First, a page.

Rayleen was reading the classifieds and just nodded. I grabbed my lunch and kissed her forehead, and I was out the door.
When I drove up to the house that night, Rayleen was sitting in her chair under the tree. She didn’t get up. I was used to Rayleen and Buddy meeting me at the car, so from the start nothing felt right. Rayleen looked pinched and small. You’d have to know her to understand how different from normal that is. Rayleen’s a small woman, but she puts off so much heat and talks so fast you get this impression you’re talking with two or three people. Little as she is, she takes up a lot of space. Normally. Now she was sitting in her chair, about as big as a thirteen-year-old girl.
I sat down beside her. We never even disturbed the song a mockingbird was singing in the willows down by the creek.
“Tom’s in jail,” Rayleen said.
“I know you know. Candy said she told you this morning.”
“I didn’t want you to have to face that this morning. I reckoned Tom could find his own way out for once.”
“I told him to call up that bimbo for bail.”
“Good,” I said, but I was surprised at the way Rayleen was taking it. Touch a hair on Tom’s worthless head, and generally you got Rayleen right down your throat.
“I had Steve go out and get the Pontiac,” Rayleen said. “He’s going to call later tonight when he’s had a chance to look at it.”
We didn’t say anything for a while. The mockingbird sang on. I averted my eyes from the mound of dirt Buddy was lying under.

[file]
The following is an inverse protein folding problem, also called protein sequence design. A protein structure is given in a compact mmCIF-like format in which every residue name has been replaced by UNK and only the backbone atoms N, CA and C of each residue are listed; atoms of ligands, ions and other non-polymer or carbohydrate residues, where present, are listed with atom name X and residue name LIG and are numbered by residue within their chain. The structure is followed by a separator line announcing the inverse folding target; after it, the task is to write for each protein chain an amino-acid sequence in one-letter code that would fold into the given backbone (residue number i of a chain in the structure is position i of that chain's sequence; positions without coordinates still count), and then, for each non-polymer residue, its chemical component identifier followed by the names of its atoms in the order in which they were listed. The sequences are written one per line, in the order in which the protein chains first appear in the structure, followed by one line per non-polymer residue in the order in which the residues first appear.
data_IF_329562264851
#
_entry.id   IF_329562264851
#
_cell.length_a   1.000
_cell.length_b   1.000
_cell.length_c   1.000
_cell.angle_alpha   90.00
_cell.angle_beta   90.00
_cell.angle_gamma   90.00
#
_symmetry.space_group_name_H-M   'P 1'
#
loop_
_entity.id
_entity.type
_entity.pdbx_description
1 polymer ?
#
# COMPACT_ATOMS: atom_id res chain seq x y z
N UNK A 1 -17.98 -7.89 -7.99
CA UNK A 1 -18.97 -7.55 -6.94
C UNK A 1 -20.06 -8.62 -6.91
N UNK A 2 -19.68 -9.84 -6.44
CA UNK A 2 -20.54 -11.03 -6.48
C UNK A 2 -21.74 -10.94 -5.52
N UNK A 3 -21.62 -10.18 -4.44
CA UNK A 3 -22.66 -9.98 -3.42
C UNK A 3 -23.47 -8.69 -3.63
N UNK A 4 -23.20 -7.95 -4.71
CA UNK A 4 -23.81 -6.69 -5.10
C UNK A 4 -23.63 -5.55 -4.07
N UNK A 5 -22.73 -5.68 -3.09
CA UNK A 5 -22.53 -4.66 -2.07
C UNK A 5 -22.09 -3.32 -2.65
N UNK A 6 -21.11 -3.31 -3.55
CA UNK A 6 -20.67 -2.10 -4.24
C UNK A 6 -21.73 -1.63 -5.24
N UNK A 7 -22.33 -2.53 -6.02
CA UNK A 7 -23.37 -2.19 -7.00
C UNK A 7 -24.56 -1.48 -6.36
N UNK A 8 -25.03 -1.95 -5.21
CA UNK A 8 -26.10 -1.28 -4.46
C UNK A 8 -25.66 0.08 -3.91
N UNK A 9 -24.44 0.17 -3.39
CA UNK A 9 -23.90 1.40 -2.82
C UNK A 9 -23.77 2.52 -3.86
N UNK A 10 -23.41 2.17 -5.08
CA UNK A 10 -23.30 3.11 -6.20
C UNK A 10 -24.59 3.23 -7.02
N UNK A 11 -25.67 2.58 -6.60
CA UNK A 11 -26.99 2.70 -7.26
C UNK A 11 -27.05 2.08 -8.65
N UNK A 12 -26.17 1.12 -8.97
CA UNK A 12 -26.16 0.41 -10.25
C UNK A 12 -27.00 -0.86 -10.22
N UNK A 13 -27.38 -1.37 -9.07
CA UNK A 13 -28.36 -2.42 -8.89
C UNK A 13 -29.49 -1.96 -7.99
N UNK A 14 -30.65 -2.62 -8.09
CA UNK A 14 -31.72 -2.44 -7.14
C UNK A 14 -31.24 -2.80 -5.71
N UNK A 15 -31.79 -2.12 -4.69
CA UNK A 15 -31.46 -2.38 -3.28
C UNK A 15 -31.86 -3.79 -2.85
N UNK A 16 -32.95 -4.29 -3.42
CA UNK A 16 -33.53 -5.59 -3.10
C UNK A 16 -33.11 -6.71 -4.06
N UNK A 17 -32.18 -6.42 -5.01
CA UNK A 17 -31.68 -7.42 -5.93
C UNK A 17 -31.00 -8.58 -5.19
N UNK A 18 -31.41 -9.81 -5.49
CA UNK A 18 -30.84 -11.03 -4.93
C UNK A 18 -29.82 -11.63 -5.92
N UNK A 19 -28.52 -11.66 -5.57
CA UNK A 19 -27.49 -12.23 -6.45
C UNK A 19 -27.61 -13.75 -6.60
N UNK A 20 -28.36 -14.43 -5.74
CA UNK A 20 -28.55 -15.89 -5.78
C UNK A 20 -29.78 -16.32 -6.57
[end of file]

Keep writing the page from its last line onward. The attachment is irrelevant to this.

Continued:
“Rayleen? Are you all right?” Of course, I knew she wasn’t all right, but I had to say something. “Rayleen?”
“R.L., my dog died, my brother’s in jail, my car won’t run, and I’m a childless orphan. And I got a husband so dumb he asks me am I all right.”
“I know,” I said. “I wouldn’t worry if you had a knife in your teeth and were headed for Dallas to spring Tom from jail. But I worry about you when you’re quiet like this. It’s not like you.”
“I guess I’ve got enough sense to know when my luck’s run out,” she said.
So, there it was, out in the open. The Subject.
My father-in-law, Clinton Powell, had raised up his children to believe in his own personal God, Luck. He’d used it to explain every sorry result of his own selfish ways. When he decided his luck was gone for good, he was true to his creed and shot himself. Well, that put a stop to the run on his luck, but it was just the beginning for Rayleen and Tom and their mama. Anyway, it was a subject I didn’t have any patience with.
“Your luck ran out years ago, Rayleen. Like you said, your daddy killed himself, your mama died in the nuthouse, you married beneath yourself, and you ain’t got chick nor child. Why should you think your luck’s run out now?”
“It’s just something I can feel, is all.”
“No, I’m telling you, R.L., when we buried Buddy, we buried our luck. You dug the hole, and we filled it in. It’s gone. You’ll know it after a while. You’ll see I’m right.”
“First off, Rayleen, I don’t believe in luck. How can I believe in something I never had? In my whole life the only thing that could be called ‘lucky’ that ever happened to me is you. And if I did believe in luck, I’d have to resent you saying that mine died with a dog. People’s luck don’t live inside dogs.”
Rayleen didn’t answer. I saw a tear roll down her cheek. If I had believed in luck, that tear would have sunk me sure.